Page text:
The Legal Implications and Challenges of Implementing AI Regulations
Just like the advances in AI itself (most specifically LLMs at the moment) are coming with a speed that even AI experts did not accurately predict, so are the calls both in the United States and abroad coming for regulation of AI generally.
A society without rules does not exist. So, the argument to not regulate AI at all seems like a microcosm of this argument for wider society and one that is destined to lose in the end. However, regulating AI in a way that only governments control its advancement, also likely to fail. The question becomes not only what regulations would suitably balance control and avoid hindering innovation, but whether AI regulations can be effective at all. This post is about what is being attempted thus far and how those attempts appear to stake out the outlines for what regulators and the AI industry think are the appropriate regulatory postures to balance those interests.
Who Will Get There First?
Long gone are the days where we in the United States can ignore what other countries regulators are doing in the tech space. Some of our largest U.S. spawned companies (Think FAANG, Facebook Apple, Amazon, Netflix and Google) have to comply with the regulations in all the countries where they operate. So, lawyers and regulators here in the United States have to pay attention to what is happening in Europe, Asia, etc. And, for many of those companies, whoever gets to regulating them first, is likely to drive their internal policies which will constrain their behavior in the United States as well.
The Different Schema
When it comes to regulating any industry, governments can take one of a few approaches. They can wait for products/services to operate in the marketplace, see what evils befall customers/competitors and respond to address those issues. They can formulate regulations in advance of the wider distribution of those products/services and then attempt to revise those regulations once they determine their effect on the market, competition, innovation, safety, etc. Finally, they can lock down the entire industry by constraining them to a licensing scheme as a gatekeeping function preventing any products/services of that type from being offered until they meet specified criteria. (Think healthcare providers, truck drivers, etc).
For AI, however, it seems too late to implement the third option above. AI tools of various types have been used by companies large and small for decades at this point. The first option above seems about where we are in the U.S. AI tools are both in wide use in the back end of companies (e.g. Facebook’s various AI tools to promote posts and win the “attention” of their users to stay on their products for as long as possible each day) and now out in use by even the non-techies. ChatGPT 3 was released less than a year ago and is now a term that is commonly understood in the wider non-tech society. I just received a notice for a CLE program the other day all focused on ChatGPT. Lawyers are in heated debates on Twitter about whether ChatGPT will be their fiercest competitor especially for relatively low value disputes.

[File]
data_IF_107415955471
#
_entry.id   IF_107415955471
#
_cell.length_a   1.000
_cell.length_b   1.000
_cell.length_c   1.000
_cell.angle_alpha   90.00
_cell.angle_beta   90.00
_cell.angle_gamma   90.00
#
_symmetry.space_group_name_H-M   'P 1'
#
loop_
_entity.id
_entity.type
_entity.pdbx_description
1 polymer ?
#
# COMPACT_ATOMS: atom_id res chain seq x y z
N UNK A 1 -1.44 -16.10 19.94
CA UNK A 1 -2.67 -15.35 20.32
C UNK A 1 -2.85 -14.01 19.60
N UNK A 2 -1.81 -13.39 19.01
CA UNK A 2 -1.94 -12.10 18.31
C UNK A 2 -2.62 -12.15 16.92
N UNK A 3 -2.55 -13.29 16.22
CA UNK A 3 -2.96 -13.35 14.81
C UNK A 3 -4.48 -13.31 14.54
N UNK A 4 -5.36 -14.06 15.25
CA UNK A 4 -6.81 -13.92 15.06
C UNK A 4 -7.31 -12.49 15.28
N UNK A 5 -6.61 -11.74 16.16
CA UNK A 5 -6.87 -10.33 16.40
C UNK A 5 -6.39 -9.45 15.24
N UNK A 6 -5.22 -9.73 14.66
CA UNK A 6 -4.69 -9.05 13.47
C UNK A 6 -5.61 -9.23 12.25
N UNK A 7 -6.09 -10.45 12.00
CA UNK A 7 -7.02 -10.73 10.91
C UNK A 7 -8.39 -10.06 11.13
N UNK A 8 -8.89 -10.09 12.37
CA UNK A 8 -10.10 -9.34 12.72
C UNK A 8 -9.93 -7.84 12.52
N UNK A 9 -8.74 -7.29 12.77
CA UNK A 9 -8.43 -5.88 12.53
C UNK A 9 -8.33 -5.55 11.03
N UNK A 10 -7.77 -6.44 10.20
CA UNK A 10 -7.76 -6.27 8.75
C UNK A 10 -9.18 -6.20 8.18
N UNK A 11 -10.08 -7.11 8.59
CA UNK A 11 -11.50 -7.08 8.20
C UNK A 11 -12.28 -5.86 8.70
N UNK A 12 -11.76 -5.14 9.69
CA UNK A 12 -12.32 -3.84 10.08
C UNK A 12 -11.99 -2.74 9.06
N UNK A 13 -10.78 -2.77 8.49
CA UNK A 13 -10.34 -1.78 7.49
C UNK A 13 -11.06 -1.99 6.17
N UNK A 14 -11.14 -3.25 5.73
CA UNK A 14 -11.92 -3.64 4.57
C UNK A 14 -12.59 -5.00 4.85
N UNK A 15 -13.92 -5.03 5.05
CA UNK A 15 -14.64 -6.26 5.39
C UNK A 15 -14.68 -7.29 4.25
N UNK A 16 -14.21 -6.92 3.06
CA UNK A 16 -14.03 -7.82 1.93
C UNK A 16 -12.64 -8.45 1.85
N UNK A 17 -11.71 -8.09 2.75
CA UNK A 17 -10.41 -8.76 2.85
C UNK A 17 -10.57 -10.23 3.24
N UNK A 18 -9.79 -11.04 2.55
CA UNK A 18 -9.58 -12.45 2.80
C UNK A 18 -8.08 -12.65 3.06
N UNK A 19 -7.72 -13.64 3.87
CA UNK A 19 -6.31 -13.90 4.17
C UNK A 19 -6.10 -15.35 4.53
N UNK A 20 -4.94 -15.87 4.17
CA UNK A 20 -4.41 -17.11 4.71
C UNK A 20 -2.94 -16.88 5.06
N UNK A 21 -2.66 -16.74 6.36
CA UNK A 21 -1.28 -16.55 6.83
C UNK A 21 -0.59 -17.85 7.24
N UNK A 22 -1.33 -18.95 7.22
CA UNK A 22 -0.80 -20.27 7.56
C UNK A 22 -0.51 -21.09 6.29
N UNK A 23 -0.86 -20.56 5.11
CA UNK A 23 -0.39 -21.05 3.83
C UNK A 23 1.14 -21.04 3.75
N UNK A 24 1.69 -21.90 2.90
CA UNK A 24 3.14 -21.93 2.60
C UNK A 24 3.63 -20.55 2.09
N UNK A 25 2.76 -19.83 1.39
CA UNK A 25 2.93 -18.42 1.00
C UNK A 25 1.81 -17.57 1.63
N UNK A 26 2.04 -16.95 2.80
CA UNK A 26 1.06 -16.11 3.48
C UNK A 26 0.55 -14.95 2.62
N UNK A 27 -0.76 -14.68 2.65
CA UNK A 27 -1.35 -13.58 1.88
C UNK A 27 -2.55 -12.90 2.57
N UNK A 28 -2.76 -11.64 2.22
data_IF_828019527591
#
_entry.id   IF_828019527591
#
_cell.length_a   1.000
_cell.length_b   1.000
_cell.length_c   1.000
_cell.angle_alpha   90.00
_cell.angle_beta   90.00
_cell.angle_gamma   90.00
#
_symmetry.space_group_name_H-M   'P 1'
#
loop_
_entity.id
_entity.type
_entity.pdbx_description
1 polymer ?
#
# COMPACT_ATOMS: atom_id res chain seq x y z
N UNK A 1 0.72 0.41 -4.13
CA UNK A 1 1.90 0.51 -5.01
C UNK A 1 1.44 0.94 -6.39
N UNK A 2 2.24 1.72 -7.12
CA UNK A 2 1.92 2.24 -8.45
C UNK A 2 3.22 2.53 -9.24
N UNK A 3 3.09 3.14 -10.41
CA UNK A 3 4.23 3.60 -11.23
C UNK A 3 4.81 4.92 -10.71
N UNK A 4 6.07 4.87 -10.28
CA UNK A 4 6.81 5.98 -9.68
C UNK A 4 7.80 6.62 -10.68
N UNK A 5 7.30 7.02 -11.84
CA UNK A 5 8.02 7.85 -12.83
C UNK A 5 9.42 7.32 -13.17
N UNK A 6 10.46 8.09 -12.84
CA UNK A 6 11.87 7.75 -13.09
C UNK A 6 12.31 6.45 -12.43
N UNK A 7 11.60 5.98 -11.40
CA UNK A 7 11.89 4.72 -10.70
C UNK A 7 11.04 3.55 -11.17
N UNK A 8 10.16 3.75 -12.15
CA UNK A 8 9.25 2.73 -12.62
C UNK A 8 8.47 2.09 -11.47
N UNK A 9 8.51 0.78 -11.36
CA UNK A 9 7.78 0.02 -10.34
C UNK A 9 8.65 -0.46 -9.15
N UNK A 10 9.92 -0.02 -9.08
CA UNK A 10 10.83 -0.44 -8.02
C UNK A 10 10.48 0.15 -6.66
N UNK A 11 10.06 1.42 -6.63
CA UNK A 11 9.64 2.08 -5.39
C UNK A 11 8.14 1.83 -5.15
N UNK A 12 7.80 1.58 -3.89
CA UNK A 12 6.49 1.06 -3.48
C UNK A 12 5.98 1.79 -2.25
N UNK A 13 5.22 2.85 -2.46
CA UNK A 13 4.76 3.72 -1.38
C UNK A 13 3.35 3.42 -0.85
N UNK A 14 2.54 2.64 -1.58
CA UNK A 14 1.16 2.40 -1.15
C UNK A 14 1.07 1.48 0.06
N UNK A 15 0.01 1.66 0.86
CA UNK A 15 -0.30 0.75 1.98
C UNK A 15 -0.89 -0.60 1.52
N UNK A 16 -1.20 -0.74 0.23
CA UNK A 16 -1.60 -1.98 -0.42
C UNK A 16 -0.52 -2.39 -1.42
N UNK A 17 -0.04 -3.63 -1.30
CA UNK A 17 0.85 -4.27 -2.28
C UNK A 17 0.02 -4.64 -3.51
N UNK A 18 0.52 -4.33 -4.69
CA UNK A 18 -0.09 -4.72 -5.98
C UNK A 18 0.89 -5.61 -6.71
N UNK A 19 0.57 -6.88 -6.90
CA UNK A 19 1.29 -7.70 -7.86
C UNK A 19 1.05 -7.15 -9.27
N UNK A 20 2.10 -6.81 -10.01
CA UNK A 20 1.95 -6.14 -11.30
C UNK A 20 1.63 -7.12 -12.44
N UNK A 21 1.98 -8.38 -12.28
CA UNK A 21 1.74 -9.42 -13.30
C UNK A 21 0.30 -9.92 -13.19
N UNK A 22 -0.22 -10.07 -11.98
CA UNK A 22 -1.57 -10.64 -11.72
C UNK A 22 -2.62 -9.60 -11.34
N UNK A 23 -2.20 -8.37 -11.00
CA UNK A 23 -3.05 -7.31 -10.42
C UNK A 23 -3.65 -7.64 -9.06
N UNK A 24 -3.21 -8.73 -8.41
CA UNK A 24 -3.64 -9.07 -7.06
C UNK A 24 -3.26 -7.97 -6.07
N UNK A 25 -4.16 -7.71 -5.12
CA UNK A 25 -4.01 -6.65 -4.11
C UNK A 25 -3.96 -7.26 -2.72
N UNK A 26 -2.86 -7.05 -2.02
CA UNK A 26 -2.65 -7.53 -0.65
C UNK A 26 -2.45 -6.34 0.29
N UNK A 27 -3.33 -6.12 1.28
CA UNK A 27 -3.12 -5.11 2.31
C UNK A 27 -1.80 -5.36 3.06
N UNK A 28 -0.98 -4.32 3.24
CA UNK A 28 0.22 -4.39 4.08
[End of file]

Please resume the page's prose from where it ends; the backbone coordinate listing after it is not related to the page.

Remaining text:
Europe Making Its Move
At the end of last year, the European Union was in the later stages of codifying the Artificial Intelligence Act (“AI Act”). The Act’s stated goal is to balance the societal benefits and risks of the use of AI technology. The preamble to the proposed regulations state that it is
“lay[ing] down a coherent, effective and proportionate framework to ensure AI is developed in ways that respect people’s rights and earn their trust, making Europe fit for the digital age and turning the next ten years into the Digital Decade.”
The substance of the 100+ page proposed regulation is too voluminous to outline here, but a summary of the regulations, produced using Python (a common data analysis programming language, OpenAI and a module called Langchain) I designed for that purpose is as follows:
The European Commission has proposed a legal framework for Artificial Intelligence (AI) to promote its uptake while addressing the associated risks. The framework is based on EU values and fundamental rights, and is intended to give people and other users the confidence to embrace AI-based solutions, while increasing human well-being. The proposal seeks to bring economic and societal benefits across industries and social activities by improving prediction, optimising operations and resource allocation, and personalising service delivery.
I am working on designing an open source web application enabling natural language searching of the proposed regulation for even non-lawyers to explore its potential effects. I will send that link out to all subscribers shortly.
What Is the United States Doing?
In January 2023, our National Institute of Standards and Technology (NIST) released a 42 page document entitled the AI Risk Management Framework. The document states as one if its concerns the following:
[AI represents] a uniquely challenging technology to deploy and utilize both for organizations and within society. Without proper controls, AI systems can amplify, perpetuate, or exacerbate inequitable or undesirable outcomes for individuals and communities. With proper controls, AI systems can mitigate and manage inequitable outcomes.
An AI powered summary I created using the tools noted above is the following: